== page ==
another review from Cobus Rossouw creator of 88 Kilos of Sunshine
Lenelle Moïse Presents The Expatriate Amplification Project (featuring Karla Mosley)
Nothing excites me more than brave projects in music. I live for the discovery of something refreshingly different. In the case of the Expatriate Amplification Project, brought to life by Lenelle Moïse, the experience is rewarding not just because the project is creatively brave, but also because the execution and talent is audible in every breath.
This album consists in its entirety of vocals, with two loop machines allowing for breaths, squeaks, trills and plosives to create a backdrop for Lenelle Moïse and Karla Mosley’s breathtaking vocals. Other reviewers have commented on the contrast between Moïse’s contralto and Mosley’s soprano and I’m sure the reader will have read those, but bear with me as I wax lyrical about this combination.
As everyone knows by now I am a lover of great voices and great vocal performances. It should therefore be no surprise that I would love an album such as this. Moïse brings all the jazz, all the serious, all the heart and soul that is music and pours it over this album like molten honey. Mosley adds to this the passion, the fervour, the ambition the angels. When these two combine, as on the Body Part Song it lifts the listener as much as an Andreas Scholl Agnes Dei and perhaps more, because inside of Expatriate is more than training and perfection, there is life, lessons and a search for personal liberation.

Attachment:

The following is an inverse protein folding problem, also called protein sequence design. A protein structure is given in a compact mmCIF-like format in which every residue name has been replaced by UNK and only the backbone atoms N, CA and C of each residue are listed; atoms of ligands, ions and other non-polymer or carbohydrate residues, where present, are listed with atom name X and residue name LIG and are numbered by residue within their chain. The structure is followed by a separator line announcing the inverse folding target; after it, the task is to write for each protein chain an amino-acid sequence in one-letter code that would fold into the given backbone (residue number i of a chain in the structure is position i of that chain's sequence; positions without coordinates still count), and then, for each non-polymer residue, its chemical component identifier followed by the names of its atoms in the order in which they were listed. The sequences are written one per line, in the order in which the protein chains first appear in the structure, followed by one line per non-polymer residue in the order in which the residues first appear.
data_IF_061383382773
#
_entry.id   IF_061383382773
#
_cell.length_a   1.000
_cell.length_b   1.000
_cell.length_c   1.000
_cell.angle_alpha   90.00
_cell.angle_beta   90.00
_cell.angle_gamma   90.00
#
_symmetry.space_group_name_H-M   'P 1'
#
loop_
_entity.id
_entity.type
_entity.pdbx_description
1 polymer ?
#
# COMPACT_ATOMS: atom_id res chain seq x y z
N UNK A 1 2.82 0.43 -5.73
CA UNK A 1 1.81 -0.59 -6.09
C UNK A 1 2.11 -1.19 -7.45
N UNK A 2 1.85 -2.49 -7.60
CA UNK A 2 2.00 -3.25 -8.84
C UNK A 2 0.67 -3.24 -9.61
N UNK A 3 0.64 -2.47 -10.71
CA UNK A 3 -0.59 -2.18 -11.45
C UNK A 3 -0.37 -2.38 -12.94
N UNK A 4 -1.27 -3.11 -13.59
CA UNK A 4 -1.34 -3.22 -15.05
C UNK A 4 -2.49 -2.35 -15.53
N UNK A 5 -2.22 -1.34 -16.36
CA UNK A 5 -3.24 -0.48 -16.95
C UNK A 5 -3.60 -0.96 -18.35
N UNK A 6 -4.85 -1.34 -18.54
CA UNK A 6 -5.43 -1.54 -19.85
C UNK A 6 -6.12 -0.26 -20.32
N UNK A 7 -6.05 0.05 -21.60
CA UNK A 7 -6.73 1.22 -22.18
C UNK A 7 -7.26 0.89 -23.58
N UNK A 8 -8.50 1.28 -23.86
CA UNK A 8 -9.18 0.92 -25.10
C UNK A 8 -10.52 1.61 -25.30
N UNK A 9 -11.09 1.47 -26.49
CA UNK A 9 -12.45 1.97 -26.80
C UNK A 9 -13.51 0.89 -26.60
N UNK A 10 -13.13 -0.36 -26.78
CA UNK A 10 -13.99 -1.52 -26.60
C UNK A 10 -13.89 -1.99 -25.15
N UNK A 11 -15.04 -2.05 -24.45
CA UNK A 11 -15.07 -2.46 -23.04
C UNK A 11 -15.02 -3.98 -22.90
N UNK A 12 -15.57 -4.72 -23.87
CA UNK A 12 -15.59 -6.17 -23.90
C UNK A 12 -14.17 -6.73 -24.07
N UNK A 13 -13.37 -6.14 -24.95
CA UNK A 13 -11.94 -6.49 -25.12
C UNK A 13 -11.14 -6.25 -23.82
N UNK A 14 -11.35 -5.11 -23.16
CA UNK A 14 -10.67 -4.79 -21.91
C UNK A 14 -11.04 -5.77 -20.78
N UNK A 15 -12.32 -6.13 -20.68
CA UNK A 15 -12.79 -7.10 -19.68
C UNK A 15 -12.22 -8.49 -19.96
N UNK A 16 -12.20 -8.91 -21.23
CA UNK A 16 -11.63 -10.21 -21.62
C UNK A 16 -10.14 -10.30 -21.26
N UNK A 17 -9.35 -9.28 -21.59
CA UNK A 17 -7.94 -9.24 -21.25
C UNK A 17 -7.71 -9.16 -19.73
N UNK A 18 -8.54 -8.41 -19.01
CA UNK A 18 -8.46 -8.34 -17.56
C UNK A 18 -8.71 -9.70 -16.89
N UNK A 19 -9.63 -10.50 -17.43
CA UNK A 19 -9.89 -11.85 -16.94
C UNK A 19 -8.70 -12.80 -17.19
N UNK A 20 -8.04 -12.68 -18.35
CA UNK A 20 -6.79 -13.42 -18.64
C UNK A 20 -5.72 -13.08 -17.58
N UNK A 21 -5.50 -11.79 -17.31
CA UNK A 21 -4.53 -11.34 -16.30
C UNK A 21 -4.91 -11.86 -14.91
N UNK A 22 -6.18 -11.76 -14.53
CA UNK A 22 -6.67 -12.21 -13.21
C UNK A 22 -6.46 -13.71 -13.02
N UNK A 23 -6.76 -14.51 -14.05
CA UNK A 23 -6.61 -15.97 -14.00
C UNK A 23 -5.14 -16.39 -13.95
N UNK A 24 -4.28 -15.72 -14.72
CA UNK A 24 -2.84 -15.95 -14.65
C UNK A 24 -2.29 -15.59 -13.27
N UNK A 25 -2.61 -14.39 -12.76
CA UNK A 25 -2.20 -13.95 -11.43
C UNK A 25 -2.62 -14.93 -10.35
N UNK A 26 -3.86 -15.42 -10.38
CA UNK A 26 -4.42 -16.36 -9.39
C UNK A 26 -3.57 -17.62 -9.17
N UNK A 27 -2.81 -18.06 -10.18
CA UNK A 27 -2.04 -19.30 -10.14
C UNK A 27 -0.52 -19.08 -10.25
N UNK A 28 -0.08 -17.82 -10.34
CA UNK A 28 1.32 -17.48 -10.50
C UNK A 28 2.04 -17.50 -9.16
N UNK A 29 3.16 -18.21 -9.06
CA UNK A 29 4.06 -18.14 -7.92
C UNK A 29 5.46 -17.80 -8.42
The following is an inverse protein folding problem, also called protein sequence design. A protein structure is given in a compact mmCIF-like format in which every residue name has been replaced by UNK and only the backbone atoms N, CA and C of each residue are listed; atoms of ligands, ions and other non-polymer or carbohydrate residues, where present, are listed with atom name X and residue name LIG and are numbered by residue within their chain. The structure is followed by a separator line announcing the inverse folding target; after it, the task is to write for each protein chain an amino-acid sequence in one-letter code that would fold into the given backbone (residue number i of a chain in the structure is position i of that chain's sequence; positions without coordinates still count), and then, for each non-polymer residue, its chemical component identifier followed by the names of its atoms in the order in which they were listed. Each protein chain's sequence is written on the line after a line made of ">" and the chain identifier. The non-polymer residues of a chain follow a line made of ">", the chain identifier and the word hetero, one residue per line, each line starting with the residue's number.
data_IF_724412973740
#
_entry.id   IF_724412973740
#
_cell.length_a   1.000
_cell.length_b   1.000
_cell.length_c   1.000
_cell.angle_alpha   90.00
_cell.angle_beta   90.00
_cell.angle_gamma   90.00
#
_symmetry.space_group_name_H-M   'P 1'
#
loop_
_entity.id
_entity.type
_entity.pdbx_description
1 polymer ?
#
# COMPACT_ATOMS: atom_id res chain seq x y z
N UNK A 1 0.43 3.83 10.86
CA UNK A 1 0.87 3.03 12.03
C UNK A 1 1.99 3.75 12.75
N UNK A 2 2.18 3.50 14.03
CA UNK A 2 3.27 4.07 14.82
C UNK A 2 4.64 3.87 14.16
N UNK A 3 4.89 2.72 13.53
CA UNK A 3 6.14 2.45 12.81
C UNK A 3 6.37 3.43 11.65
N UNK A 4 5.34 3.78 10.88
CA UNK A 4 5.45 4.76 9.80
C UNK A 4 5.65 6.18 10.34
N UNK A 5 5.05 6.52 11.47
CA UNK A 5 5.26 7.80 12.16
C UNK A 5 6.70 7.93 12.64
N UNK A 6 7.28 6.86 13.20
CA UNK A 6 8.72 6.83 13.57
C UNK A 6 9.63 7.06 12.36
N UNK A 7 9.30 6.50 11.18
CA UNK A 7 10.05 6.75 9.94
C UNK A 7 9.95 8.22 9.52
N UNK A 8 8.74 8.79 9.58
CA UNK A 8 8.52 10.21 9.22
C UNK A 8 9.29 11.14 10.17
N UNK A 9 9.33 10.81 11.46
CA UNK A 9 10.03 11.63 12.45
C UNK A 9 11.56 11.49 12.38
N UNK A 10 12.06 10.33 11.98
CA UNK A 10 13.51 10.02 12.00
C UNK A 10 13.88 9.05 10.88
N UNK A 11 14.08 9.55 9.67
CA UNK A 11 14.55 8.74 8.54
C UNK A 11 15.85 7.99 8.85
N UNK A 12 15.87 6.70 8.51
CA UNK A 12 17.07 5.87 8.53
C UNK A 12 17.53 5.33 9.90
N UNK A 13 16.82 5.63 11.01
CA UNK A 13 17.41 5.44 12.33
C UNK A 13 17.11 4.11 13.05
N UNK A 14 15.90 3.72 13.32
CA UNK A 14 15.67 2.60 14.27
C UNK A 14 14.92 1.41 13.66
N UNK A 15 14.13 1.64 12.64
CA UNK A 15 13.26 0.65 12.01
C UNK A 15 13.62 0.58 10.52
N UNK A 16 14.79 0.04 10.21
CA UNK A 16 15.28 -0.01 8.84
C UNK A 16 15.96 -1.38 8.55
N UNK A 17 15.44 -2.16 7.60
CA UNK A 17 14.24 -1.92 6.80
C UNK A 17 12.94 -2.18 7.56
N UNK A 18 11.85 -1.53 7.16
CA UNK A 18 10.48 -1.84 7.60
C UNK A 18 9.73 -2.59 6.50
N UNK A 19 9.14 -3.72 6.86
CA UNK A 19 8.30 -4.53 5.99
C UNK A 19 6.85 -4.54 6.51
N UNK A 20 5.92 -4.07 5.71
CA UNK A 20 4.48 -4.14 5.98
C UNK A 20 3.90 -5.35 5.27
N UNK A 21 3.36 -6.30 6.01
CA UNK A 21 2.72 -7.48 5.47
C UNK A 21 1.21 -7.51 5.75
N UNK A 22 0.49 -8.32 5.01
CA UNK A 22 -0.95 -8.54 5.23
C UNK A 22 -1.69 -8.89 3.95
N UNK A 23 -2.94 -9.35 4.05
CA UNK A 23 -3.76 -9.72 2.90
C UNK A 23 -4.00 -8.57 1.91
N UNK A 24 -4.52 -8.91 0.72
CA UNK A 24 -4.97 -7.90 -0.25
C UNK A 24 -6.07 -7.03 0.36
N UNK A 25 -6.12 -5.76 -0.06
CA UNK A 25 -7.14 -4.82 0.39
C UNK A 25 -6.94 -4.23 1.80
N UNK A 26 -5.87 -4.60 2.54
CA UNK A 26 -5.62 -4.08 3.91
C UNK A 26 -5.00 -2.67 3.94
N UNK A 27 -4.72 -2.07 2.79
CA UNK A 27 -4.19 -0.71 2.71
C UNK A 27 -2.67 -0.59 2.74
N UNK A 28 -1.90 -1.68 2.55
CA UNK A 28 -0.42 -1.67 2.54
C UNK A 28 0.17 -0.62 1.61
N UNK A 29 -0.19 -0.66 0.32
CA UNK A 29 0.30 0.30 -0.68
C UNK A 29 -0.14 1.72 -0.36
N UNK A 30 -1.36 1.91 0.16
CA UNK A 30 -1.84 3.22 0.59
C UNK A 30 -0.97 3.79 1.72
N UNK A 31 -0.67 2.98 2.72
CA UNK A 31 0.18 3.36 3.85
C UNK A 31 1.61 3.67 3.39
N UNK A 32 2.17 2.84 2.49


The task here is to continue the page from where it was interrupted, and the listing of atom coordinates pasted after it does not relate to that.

So it is serious stuff, and the lyrics bear this out, with Motherland a lament for places left behind or places adopted, Baby Powder bringing us into the horror of social deprivation, Aliens taking us through disenfranchisement into the possibilities inherent in everyone. And it is this turnabout, this hope that is apparent in every song (no matter the bleakness of the landscape) that made this more than simply a glorious vocal album. If I had to sum it up with one word it would be “honest” and in today’s world I think that’s high praise.
This is interesting, rewarding, thought-provoking, beautiful and pure. It is not a flawless album, but its flaws are relevant to the experience, if anything the flaws are necessary.
On “The Makings” Moïse writes and Mosley sings “I got the makings of a great jazz singer”, and listening to both performers on this album, I can only concur.
You can hear tracks from this album on the NBT podcast of the 16th Sept and beyond